What Started Speculative Fiction?

Last time we discussed the different workings of Speculative Fiction as far as its categories and some of how it works. Today we are going to take a more in-depth look and try to discern some of the history of this massive genre. Full disclosure on this one, this is going to be far more of an opinion piece as there is no real discernible point of origin. I have my own ideas, and after all my research, I have my own conclusions. Let’s discuss:

Speculative Fiction - Where it all started

I mentioned this some articles back, but I had the opportunity to intern for a university working with a professor in a literature course where we discussed the fantasy genre. During that time, I did a lot of research and reading from different sources to try and determine the origin. In that time, there was no conclusive answer as to where it all started, so I decided to make my own conclusion that was outside of religion.

Many people take it back to Greek mythology. I disagree with this stance. While I do not doubt that in our modern view that these stories appeal to us in a very playful way, I can’t speak for the people who lived during the time. My knowledge of Greek myth is not perfect, but I’m going out on a limb to say that Greek mythology was more religious than fiction. Therefore, it has no place in the realm of fiction in this period.

More people place the genre in a much more modern era and point to Tolkien as the origin of the genre at large. However, I disagree with this. While I do not doubt that Tolkien has had a monumental influence on the genre as a whole and into the modern-day, I don’t believe he was the beginning. In fact, there are multitudes of stories out there that fit all the requirements of being Speculative Fiction that predate Tolkien by a long stretch.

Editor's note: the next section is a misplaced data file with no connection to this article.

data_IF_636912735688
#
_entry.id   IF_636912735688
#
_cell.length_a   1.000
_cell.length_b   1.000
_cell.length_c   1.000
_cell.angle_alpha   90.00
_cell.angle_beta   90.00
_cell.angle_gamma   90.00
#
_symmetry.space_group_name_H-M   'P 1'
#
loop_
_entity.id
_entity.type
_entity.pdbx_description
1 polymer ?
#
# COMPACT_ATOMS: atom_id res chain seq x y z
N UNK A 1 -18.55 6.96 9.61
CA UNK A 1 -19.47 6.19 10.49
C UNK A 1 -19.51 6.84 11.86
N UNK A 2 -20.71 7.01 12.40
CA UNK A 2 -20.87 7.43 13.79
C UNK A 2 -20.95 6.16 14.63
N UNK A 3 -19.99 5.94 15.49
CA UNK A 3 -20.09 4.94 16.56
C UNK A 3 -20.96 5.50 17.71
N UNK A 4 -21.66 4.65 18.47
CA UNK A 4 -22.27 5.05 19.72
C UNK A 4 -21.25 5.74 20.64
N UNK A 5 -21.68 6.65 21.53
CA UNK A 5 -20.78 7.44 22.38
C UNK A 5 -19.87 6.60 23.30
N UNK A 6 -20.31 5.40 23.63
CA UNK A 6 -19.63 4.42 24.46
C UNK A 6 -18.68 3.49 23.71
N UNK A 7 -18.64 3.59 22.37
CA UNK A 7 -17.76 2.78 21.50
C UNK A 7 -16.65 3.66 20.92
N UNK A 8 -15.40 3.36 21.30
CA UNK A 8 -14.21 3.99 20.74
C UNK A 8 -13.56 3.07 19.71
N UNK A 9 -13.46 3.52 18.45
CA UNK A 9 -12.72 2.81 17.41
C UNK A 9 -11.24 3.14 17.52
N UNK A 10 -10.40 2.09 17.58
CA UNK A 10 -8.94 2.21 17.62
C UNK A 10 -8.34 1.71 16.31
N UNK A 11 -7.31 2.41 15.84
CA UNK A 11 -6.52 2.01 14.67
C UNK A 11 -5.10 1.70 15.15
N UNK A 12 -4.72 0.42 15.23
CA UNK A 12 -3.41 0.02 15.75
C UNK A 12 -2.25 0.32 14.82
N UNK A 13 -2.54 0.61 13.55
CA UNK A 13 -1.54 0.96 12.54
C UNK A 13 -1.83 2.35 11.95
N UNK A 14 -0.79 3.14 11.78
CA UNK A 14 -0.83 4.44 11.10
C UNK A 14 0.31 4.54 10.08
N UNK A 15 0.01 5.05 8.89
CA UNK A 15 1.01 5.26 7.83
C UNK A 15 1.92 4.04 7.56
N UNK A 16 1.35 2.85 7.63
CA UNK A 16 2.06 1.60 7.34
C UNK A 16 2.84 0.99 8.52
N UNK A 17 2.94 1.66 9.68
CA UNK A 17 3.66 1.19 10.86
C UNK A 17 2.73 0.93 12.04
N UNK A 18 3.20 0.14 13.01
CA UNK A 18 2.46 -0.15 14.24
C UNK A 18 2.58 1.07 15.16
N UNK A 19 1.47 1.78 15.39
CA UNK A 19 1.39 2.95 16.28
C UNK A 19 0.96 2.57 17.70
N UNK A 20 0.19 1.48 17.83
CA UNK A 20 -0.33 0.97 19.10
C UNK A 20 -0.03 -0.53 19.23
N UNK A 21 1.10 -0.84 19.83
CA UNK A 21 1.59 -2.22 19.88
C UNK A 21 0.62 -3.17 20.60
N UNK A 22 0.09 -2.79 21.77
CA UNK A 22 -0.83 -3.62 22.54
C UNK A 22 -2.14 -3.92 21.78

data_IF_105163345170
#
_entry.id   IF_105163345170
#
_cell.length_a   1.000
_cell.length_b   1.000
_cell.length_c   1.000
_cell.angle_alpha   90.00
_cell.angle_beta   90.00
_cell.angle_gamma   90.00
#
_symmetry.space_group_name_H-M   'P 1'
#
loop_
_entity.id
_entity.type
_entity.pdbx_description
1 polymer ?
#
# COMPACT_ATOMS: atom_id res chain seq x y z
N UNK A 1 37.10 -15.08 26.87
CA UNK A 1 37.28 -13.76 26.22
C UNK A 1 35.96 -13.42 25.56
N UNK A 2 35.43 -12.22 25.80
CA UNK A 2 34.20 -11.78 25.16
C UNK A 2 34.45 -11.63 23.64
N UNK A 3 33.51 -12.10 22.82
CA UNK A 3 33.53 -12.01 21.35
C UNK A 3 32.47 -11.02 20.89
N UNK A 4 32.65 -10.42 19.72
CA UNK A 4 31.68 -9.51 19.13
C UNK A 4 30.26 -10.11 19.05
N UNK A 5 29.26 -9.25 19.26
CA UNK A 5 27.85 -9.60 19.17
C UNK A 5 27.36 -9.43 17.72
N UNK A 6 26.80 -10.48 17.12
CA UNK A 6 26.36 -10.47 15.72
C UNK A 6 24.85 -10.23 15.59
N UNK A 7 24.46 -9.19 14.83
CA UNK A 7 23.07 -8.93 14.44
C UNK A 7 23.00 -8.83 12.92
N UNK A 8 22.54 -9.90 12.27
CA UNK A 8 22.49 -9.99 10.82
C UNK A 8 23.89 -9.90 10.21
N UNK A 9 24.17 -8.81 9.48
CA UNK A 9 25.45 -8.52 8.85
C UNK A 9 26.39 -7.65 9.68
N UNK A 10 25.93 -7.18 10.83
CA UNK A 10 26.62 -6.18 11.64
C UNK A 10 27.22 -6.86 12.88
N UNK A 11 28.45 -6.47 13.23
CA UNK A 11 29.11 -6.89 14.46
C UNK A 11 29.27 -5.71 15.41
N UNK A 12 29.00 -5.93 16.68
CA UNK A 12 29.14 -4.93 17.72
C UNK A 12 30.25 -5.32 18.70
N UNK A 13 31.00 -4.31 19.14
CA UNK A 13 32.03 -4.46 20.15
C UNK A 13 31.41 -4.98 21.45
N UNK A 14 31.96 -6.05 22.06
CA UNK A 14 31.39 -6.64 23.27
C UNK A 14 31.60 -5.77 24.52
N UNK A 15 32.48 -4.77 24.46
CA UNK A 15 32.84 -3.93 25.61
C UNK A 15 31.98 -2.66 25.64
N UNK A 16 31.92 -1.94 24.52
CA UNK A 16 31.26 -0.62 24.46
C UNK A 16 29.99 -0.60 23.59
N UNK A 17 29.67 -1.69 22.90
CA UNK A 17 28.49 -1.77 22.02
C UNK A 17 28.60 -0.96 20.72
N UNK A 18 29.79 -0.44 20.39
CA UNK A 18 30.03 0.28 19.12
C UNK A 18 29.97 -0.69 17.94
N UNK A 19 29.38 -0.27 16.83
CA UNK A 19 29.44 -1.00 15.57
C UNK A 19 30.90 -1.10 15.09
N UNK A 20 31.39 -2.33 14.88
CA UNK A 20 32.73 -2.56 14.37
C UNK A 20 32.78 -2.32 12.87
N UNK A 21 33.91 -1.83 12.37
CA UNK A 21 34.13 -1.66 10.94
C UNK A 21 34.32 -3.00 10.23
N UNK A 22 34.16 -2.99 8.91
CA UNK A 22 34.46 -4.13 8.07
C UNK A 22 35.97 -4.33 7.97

So I took the stance somewhere in the middle, and will even make a compromise on one particular period perhaps (Shakespeare’s A Midsummer Night’s Dream). But I make my assertion that we can go back to the Epic to determine the origin. Now, like the Greek myth, “The Epic of Gilgamesh” may loosely be based in religion, so that too is off the table. For that reason, I have to make my case for “Beowulf” as the proper origin of Speculative Fiction.

So why, Beowulf? Because it holds as one of the oldest surviving epics that does not have an origin in religion but is most purely a story about a hero and his story.

So Beowulf has everything that we need to identify it as a Speculative Fiction piece because it fits the elements of fantasy before either of those genres were a thing. It takes place in our world, for the most part, but relies on magic and magical creatures as one of its central focal points to the plot.

The manuscript dates back to somewhere between 975-1010 AD. While the story takes place just years before these dates, I would argue it is one of the most essential pieces of Old English writing that we have. The crazy part is that the author continues to be unknown to this day. The story itself is part of a larger codex, known as the Nowell Codex, which is the second part of the larger Cotton Vitellius A.xv. The codex contains three prose pieces, a life of Saint Christopher, Wonders of the East, and a Letter of Alexander to Aristotle. Beowulf follows these and is the majority of the second codex.

So, there we have it, my theory as to the origin of the Speculative Fiction genre. Next time, we will go into the story of Beowulf, or we discuss a more modern history of Speculative Fiction. We will see what the future holds for us.